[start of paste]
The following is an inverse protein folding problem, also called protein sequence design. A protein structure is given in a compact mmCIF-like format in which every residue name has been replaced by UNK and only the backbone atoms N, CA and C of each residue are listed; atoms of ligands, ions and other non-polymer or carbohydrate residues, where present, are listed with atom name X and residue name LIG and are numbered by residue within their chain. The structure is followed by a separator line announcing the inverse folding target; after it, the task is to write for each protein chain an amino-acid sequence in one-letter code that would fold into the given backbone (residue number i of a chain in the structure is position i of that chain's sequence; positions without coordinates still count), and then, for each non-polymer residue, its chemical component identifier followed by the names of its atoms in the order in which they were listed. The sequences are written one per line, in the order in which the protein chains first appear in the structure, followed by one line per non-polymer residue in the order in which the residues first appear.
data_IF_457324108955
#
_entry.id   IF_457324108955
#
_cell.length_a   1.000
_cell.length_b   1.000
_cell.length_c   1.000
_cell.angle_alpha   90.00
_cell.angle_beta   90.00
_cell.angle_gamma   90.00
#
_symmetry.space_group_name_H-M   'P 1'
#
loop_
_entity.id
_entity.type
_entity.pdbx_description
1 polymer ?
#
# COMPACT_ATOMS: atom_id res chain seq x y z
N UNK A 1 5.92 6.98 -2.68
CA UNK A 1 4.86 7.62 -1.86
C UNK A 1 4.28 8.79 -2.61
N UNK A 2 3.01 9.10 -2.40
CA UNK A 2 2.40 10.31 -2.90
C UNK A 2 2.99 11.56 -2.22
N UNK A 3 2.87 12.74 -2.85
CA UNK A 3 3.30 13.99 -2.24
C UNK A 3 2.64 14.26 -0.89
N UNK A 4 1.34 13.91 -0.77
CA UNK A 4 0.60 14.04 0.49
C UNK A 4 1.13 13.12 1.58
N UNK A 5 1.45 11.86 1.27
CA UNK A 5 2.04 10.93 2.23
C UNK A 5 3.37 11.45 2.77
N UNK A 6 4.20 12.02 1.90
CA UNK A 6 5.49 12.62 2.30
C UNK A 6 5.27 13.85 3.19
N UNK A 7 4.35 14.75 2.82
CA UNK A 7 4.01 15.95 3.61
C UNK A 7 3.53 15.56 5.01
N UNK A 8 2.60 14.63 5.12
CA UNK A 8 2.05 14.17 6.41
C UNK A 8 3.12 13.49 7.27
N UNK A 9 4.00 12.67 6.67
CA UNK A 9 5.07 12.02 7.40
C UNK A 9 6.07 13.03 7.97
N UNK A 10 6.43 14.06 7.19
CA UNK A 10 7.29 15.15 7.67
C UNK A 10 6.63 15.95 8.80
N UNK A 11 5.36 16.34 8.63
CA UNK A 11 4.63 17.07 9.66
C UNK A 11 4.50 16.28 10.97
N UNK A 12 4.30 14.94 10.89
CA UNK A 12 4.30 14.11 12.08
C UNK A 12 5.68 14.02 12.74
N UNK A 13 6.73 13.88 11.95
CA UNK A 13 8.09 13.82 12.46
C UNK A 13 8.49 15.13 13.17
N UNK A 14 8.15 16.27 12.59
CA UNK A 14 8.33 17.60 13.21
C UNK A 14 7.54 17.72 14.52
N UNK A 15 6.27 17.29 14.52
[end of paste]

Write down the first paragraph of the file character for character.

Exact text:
The following is an inverse protein folding problem, also called protein sequence design. A protein structure is given in a compact mmCIF-like format in which every residue name has been replaced by UNK and only the backbone atoms N, CA and C of each residue are listed; atoms of ligands, ions and other non-polymer or carbohydrate residues, where present, are listed with atom name X and residue name LIG and are numbered by residue within their chain. The structure is followed by a separator line announcing the inverse folding target; after it, the task is to write for each protein chain an amino-acid sequence in one-letter code that would fold into the given backbone (residue number i of a chain in the structure is position i of that chain's sequence; positions without coordinates still count), and then, for each non-polymer residue, its chemical component identifier followed by the names of its atoms in the order in which they were listed. The sequences are written one per line, in the order in which the protein chains first appear in the structure, followed by one line per non-polymer residue in the order in which the residues first appear.